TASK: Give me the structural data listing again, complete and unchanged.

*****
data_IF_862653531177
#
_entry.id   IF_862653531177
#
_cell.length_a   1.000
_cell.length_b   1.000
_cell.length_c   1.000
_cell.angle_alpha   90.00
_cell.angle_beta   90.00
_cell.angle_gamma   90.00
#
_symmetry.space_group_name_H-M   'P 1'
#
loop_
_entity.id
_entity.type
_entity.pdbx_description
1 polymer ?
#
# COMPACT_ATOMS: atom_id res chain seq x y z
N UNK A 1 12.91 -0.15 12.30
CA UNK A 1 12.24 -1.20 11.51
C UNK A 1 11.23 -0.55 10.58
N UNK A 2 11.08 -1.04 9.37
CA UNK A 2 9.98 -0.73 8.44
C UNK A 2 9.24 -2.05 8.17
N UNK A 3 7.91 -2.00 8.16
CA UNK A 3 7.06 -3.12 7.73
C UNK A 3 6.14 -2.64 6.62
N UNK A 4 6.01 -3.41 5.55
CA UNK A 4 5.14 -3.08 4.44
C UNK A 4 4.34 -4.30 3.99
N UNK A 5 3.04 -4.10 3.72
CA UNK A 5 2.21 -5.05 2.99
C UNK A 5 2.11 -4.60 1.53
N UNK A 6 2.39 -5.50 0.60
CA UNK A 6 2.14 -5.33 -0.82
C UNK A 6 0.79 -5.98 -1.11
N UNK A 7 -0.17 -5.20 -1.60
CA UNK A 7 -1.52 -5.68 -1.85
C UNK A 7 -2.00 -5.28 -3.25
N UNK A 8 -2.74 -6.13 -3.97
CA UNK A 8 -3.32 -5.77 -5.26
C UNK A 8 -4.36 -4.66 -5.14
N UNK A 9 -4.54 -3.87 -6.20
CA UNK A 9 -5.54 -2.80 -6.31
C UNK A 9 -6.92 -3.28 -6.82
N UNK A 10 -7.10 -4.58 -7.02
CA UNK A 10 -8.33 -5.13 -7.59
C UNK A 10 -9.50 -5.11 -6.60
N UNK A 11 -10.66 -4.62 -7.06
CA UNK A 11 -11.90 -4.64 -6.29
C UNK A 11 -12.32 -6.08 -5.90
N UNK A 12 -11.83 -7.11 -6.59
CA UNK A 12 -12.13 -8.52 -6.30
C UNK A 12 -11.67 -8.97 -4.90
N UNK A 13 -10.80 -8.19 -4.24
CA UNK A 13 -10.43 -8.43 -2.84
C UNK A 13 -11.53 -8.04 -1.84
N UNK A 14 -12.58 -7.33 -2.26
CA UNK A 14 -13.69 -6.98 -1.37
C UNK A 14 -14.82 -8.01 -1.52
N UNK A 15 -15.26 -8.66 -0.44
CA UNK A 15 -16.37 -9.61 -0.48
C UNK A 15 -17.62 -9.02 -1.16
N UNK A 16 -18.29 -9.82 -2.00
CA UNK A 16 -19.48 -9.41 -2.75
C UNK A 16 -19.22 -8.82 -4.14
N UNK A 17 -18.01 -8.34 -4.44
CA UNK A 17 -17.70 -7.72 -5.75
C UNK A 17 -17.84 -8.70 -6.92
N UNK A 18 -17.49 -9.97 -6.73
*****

data_IF_862653531177
#
_entry.id   IF_862653531177
#
_cell.length_a   1.000
_cell.length_b   1.000
_cell.length_c   1.000
_cell.angle_alpha   90.00
_cell.angle_beta   90.00
_cell.angle_gamma   90.00
#
_symmetry.space_group_name_H-M   'P 1'
#
loop_
_entity.id
_entity.type
_entity.pdbx_description
1 polymer ?
#
# COMPACT_ATOMS: atom_id res chain seq x y z
N UNK A 1 12.91 -0.15 12.30
CA UNK A 1 12.24 -1.20 11.51
C UNK A 1 11.23 -0.55 10.58
N UNK A 2 11.08 -1.04 9.37
CA UNK A 2 9.98 -0.73 8.44
C UNK A 2 9.24 -2.05 8.17
N UNK A 3 7.91 -2.00 8.16
CA UNK A 3 7.06 -3.12 7.73
C UNK A 3 6.14 -2.64 6.62
N UNK A 4 6.01 -3.41 5.55
CA UNK A 4 5.14 -3.08 4.44
C UNK A 4 4.34 -4.30 3.99
N UNK A 5 3.04 -4.10 3.72
CA UNK A 5 2.21 -5.05 2.99
C UNK A 5 2.11 -4.60 1.53
N UNK A 6 2.39 -5.50 0.60
CA UNK A 6 2.14 -5.33 -0.82
C UNK A 6 0.79 -5.98 -1.11
N UNK A 7 -0.17 -5.20 -1.60
CA UNK A 7 -1.52 -5.68 -1.85
C UNK A 7 -2.00 -5.28 -3.25
N UNK A 8 -2.74 -6.13 -3.97
CA UNK A 8 -3.32 -5.77 -5.26
C UNK A 8 -4.36 -4.66 -5.14
N UNK A 9 -4.54 -3.87 -6.20
CA UNK A 9 -5.54 -2.80 -6.31
C UNK A 9 -6.92 -3.28 -6.82
N UNK A 10 -7.10 -4.58 -7.02
CA UNK A 10 -8.33 -5.13 -7.59
C UNK A 10 -9.50 -5.11 -6.60
N UNK A 11 -10.66 -4.62 -7.06
CA UNK A 11 -11.90 -4.64 -6.29
C UNK A 11 -12.32 -6.08 -5.90
N UNK A 12 -11.83 -7.11 -6.59
CA UNK A 12 -12.13 -8.52 -6.30
C UNK A 12 -11.67 -8.97 -4.90
N UNK A 13 -10.80 -8.19 -4.24
CA UNK A 13 -10.43 -8.43 -2.84
C UNK A 13 -11.53 -8.04 -1.84
N UNK A 14 -12.58 -7.33 -2.26
CA UNK A 14 -13.69 -6.98 -1.37
C UNK A 14 -14.82 -8.01 -1.52
N UNK A 15 -15.26 -8.66 -0.44
CA UNK A 15 -16.37 -9.61 -0.48
C UNK A 15 -17.62 -9.02 -1.16
N UNK A 16 -18.29 -9.82 -2.00
CA UNK A 16 -19.48 -9.41 -2.75
C UNK A 16 -19.22 -8.82 -4.14
N UNK A 17 -18.01 -8.34 -4.44
CA UNK A 17 -17.70 -7.72 -5.75
C UNK A 17 -17.84 -8.70 -6.92
N UNK A 18 -17.49 -9.97 -6.73